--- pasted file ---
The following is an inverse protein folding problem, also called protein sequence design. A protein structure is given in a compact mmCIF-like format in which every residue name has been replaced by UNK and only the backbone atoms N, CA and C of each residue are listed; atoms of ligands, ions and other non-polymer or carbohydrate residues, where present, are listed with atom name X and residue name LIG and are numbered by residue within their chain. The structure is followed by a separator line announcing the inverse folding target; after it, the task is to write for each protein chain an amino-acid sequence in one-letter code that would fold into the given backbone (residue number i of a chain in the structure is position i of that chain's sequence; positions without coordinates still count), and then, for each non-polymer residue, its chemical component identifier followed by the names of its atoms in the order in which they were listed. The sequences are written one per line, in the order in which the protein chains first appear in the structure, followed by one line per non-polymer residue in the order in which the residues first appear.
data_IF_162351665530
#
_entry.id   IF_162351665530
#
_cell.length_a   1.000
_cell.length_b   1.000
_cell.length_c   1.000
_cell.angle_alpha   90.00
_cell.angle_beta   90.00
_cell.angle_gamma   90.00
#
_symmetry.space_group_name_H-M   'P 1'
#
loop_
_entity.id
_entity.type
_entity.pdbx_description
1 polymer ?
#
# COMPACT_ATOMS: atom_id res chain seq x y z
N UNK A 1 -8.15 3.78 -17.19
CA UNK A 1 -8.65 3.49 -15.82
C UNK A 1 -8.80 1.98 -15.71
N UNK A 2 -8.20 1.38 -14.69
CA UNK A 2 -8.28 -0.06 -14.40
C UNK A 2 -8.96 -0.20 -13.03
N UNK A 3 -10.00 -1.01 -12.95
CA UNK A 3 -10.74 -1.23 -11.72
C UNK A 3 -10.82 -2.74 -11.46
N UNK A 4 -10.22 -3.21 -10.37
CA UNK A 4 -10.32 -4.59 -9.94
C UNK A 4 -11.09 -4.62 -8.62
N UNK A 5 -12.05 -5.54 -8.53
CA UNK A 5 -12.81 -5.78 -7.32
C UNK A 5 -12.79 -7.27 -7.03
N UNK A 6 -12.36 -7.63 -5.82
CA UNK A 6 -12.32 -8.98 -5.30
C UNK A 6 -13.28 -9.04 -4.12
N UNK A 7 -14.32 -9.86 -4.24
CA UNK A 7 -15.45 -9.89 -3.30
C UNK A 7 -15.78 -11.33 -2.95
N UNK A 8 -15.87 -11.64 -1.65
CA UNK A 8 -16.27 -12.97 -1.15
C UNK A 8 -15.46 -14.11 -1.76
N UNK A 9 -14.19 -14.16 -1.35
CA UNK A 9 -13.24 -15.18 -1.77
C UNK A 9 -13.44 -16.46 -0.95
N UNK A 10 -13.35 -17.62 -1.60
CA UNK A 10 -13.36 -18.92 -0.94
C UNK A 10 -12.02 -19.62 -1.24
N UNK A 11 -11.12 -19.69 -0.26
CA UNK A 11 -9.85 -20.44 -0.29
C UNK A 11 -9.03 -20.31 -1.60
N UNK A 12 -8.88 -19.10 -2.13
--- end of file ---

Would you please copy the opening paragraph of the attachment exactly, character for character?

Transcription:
The following is an inverse protein folding problem, also called protein sequence design. A protein structure is given in a compact mmCIF-like format in which every residue name has been replaced by UNK and only the backbone atoms N, CA and C of each residue are listed; atoms of ligands, ions and other non-polymer or carbohydrate residues, where present, are listed with atom name X and residue name LIG and are numbered by residue within their chain. The structure is followed by a separator line announcing the inverse folding target; after it, the task is to write for each protein chain an amino-acid sequence in one-letter code that would fold into the given backbone (residue number i of a chain in the structure is position i of that chain's sequence; positions without coordinates still count), and then, for each non-polymer residue, its chemical component identifier followed by the names of its atoms in the order in which they were listed. The sequences are written one per line, in the order in which the protein chains first appear in the structure, followed by one line per non-polymer residue in the order in which the residues first appear.